Arthur Smith's first book for many years, 100 Things I Meant to Tell You brings together 100 stories, poems and articles gathered over a colourful lifetime making a living on the comedy circuit. In 2005 Arthur turned down a Perrier Award for Lifetime Achievement, saying "They wanted to tell me I was old and cool; well, I know that already." Currently the popular host of BBC Radio 4 Extra's Comedy Club, he has travelled all over the British Isles and the rest of the world performing and reporting on a range of subjects as diverse as Flotsam and Jetsom in Holland (in a series for BBC 1's The One Show) and more recently, goat yoga in Ipswich, but never before has he corralled all these wonderful stories into book form. Some humorous, some anecdotal, some nostalgic and some extremely poignant, the stories include the time Arthur was arrested for `breach of the peace and possession of a megaphone', the time he hitched a lift from a nun and heard his own voice (imitating Leonard Cohen) playing on her car radio, the fight he had with Billy Connelly, his flight in a Tiger Moth, and - in verse - his hatred of Teletubbies. Covering a huge range of subjects and emotions, tales of hilarious, chaotic antics are juxtaposed with gentle, bittersweet stories about love affairs that ended badly and his mother's journey into dementia, making this a cornucopia of delight for Arthur Smith fans everywhere.
HOW DO YOU BEAT THE BULLIES AND THE BIGOTS? HERE'S HOW. The heart-breaking, inspirational (and very funny) story of the man who overcame so much, and won a very special place in a nation's heart. 'A proper delight to read: honest, revealing, human, and always, at its heart, funny.' NEIL GAIMAN *** In his long-awaited autobiography, Sir Lenny Henry tells the extraordinary story of his early years and sudden rise to fame. Born soon after his Jamaican parents had arrived in the Midlands, Lenny was raised as one of seven siblings in a boisterous working household, and sent out into the world with his mum's mantra of 'H'integration! H'integration! H'integration!' echoing in his ears. But 1970s Britain was a hard place, and a bewildering experience for a lone black teenager. A natural ability to make people laugh came in handy. At school it helped subdue the daily racist bullying. In the park, it led to lifelong friendships and occasional snogs. Soon, it would put him on stage at working men's clubs and Black Country discotheques -before an invitation to a TV audition changed his life for ever. ***BBC Radio 4 Book of the Week***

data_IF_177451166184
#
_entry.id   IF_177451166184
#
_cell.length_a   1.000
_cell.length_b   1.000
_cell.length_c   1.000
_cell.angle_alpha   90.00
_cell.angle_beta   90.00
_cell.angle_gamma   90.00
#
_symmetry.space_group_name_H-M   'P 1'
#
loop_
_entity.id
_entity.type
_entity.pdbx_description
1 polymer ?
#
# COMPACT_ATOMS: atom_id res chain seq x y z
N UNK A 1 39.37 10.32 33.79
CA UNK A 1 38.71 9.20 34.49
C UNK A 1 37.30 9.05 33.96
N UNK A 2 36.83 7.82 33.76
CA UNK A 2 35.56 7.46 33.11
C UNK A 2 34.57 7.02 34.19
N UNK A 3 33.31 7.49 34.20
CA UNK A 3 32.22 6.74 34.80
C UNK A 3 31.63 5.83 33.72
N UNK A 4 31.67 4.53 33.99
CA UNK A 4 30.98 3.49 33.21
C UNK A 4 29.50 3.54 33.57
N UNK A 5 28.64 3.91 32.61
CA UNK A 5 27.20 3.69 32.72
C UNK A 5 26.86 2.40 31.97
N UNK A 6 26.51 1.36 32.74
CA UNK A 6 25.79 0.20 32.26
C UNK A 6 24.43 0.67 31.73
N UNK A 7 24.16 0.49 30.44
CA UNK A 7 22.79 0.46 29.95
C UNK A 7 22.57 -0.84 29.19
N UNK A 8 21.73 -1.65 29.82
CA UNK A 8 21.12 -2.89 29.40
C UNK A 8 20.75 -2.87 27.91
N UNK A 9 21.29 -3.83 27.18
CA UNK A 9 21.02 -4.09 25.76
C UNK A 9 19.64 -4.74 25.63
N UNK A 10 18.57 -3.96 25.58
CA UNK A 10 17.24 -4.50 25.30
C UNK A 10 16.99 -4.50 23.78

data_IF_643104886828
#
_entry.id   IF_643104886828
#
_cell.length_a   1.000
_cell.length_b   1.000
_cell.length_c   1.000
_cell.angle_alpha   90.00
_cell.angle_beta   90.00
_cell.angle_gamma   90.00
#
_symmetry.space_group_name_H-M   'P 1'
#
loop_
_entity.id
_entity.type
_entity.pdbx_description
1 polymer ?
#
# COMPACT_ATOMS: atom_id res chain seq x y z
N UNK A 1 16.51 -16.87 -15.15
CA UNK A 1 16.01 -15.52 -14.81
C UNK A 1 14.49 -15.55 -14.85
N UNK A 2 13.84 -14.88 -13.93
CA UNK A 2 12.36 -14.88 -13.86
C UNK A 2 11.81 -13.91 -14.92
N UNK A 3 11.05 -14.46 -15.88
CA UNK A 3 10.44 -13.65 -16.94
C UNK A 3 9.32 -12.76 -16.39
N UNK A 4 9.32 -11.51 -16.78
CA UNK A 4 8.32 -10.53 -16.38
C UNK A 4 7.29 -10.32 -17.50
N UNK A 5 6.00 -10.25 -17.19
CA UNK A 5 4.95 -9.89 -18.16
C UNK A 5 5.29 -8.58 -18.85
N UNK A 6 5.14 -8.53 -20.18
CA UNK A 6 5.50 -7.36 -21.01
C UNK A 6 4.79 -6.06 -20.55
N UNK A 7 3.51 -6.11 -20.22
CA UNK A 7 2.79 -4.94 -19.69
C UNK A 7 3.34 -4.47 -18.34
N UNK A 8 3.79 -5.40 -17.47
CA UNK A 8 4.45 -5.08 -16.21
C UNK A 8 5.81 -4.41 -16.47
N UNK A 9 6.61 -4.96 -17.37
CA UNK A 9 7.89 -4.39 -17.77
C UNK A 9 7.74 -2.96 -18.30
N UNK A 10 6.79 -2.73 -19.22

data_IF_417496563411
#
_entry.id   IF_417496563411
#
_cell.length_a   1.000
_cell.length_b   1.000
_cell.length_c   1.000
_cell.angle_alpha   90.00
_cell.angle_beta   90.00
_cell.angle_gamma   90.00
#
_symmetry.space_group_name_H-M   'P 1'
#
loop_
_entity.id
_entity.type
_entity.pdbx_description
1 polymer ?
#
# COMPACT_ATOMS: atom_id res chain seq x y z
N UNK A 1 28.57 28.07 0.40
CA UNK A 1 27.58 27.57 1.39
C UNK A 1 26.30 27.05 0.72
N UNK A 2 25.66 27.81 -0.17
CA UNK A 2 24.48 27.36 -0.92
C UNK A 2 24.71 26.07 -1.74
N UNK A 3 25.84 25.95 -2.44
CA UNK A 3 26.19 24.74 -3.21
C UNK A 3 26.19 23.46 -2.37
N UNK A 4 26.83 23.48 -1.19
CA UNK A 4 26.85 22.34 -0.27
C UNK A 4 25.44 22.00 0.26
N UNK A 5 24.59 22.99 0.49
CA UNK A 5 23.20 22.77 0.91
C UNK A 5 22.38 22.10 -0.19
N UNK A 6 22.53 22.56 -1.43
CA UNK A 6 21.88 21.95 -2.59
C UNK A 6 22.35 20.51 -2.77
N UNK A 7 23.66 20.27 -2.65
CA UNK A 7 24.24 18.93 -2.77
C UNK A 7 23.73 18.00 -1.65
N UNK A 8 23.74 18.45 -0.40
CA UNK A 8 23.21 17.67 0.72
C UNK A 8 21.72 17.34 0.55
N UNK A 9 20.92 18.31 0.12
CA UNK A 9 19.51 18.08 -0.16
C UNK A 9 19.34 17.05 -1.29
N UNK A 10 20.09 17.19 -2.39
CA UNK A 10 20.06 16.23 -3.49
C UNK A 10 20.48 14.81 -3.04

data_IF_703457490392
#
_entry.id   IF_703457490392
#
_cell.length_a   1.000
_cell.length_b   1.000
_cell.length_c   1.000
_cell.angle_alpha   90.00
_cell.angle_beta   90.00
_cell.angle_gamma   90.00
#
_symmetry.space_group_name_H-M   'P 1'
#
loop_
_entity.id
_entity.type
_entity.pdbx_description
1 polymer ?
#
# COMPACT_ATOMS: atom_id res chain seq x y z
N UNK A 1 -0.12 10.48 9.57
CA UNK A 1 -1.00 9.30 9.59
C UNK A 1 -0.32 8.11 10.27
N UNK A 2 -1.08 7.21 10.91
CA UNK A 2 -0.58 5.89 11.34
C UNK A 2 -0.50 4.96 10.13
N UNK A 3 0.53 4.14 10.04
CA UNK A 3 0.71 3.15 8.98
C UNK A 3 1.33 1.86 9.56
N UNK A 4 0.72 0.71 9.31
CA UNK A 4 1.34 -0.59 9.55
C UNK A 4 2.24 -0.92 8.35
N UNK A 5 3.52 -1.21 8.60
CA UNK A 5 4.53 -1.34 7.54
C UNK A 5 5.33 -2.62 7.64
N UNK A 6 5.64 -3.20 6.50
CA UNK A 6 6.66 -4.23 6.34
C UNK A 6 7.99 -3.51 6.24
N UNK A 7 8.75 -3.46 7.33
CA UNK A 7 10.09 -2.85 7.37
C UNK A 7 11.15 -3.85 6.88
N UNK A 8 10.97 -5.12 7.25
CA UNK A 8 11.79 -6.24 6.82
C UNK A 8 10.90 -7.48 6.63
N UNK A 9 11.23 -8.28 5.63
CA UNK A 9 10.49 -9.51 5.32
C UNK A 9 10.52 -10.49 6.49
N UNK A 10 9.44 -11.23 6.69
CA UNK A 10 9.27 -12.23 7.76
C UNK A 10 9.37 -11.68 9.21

He was the "Man in Black," a country music legend, and the quintessential American troubadour. He was an icon of rugged individualism who had been to hell and back, telling the tale as never before. In his unforgettable autobiography, Johnny Cash tells the truth about the highs and lows, the struggles and hard-won triumphs, and the people who shaped him.
In his own words, Cash set the record straight -- and dispelled a few myths -- as he looked unsparingly at his remarkable life: from the joys of his boyhood in Dyess, Arkansas to superstardom in Nashville, Tennessee, the road of Cash's life has been anything but smooth. Cash writes of the thrill of playing with Elvis, the comfort of praying with Billy Graham; of his battles with addiction and of the devotion of his wife, June; of his gratitude for life, and of his thoughts on what the afterlife may bring. Here, too, are the friends of a lifetime, including Willie Nelson, Roy Orbison, Bob Dylan, and Kris Kristofferson. As powerful and memorable as one of his classic songs, Cash is filled with the candor, wit, and wisdom of a man who truly "walked the line."